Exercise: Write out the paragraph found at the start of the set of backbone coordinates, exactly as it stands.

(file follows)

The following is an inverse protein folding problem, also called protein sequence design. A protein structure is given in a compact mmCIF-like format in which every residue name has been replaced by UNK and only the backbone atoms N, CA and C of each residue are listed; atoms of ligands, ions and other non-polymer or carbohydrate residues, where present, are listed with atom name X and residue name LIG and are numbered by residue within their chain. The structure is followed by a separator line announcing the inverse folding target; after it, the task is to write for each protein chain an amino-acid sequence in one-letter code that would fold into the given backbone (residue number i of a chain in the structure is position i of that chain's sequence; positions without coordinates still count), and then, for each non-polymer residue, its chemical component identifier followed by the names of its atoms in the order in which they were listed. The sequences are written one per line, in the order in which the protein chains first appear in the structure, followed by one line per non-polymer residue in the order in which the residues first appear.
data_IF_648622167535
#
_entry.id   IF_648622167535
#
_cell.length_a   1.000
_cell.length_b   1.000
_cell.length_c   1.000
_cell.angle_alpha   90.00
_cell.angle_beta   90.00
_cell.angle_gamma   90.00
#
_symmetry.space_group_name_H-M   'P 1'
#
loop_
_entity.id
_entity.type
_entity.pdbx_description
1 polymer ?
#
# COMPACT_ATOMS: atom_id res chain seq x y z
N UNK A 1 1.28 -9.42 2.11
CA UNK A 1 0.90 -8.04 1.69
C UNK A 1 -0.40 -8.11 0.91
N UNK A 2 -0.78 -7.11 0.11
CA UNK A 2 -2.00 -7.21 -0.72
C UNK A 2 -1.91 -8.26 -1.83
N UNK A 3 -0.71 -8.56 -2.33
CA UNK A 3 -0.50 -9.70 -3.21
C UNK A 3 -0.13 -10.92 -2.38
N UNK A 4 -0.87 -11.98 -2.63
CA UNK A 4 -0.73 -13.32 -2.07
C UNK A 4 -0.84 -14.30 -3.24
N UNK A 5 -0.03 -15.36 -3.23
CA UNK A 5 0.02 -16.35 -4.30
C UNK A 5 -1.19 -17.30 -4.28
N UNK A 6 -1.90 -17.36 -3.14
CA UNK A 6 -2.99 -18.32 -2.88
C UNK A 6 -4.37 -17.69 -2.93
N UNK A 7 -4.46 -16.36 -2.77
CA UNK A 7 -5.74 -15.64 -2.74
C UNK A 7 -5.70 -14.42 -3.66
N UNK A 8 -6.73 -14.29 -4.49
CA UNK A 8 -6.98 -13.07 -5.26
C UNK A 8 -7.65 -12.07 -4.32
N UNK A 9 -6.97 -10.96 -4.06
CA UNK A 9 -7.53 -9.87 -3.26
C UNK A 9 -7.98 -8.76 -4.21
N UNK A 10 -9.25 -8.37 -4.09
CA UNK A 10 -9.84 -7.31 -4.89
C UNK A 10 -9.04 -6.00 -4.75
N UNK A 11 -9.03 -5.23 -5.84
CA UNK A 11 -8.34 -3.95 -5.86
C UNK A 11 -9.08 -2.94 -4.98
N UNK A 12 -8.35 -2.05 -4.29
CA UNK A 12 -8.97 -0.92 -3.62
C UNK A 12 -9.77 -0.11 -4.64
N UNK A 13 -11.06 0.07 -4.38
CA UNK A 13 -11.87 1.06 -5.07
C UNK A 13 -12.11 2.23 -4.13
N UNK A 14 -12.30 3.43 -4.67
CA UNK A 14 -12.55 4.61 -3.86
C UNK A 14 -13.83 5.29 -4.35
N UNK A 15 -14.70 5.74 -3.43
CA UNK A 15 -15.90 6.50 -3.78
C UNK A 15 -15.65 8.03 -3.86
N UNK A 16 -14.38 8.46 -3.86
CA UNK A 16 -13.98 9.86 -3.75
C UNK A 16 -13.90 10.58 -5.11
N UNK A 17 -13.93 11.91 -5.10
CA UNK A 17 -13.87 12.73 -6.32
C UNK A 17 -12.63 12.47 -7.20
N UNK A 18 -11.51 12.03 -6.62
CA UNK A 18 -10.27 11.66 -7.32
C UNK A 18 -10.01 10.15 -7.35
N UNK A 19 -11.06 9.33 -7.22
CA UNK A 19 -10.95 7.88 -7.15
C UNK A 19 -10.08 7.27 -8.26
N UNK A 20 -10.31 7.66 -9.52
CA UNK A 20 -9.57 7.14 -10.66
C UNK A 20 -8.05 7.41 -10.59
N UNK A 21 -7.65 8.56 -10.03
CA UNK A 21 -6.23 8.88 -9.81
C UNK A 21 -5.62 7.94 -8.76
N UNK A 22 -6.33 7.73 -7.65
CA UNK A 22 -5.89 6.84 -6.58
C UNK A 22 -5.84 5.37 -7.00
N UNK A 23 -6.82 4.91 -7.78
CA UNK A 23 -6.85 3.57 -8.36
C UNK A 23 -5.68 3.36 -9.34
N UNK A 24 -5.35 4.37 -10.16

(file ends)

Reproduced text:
The following is an inverse protein folding problem, also called protein sequence design. A protein structure is given in a compact mmCIF-like format in which every residue name has been replaced by UNK and only the backbone atoms N, CA and C of each residue are listed; atoms of ligands, ions and other non-polymer or carbohydrate residues, where present, are listed with atom name X and residue name LIG and are numbered by residue within their chain. The structure is followed by a separator line announcing the inverse folding target; after it, the task is to write for each protein chain an amino-acid sequence in one-letter code that would fold into the given backbone (residue number i of a chain in the structure is position i of that chain's sequence; positions without coordinates still count), and then, for each non-polymer residue, its chemical component identifier followed by the names of its atoms in the order in which they were listed. The sequences are written one per line, in the order in which the protein chains first appear in the structure, followed by one line per non-polymer residue in the order in which the residues first appear.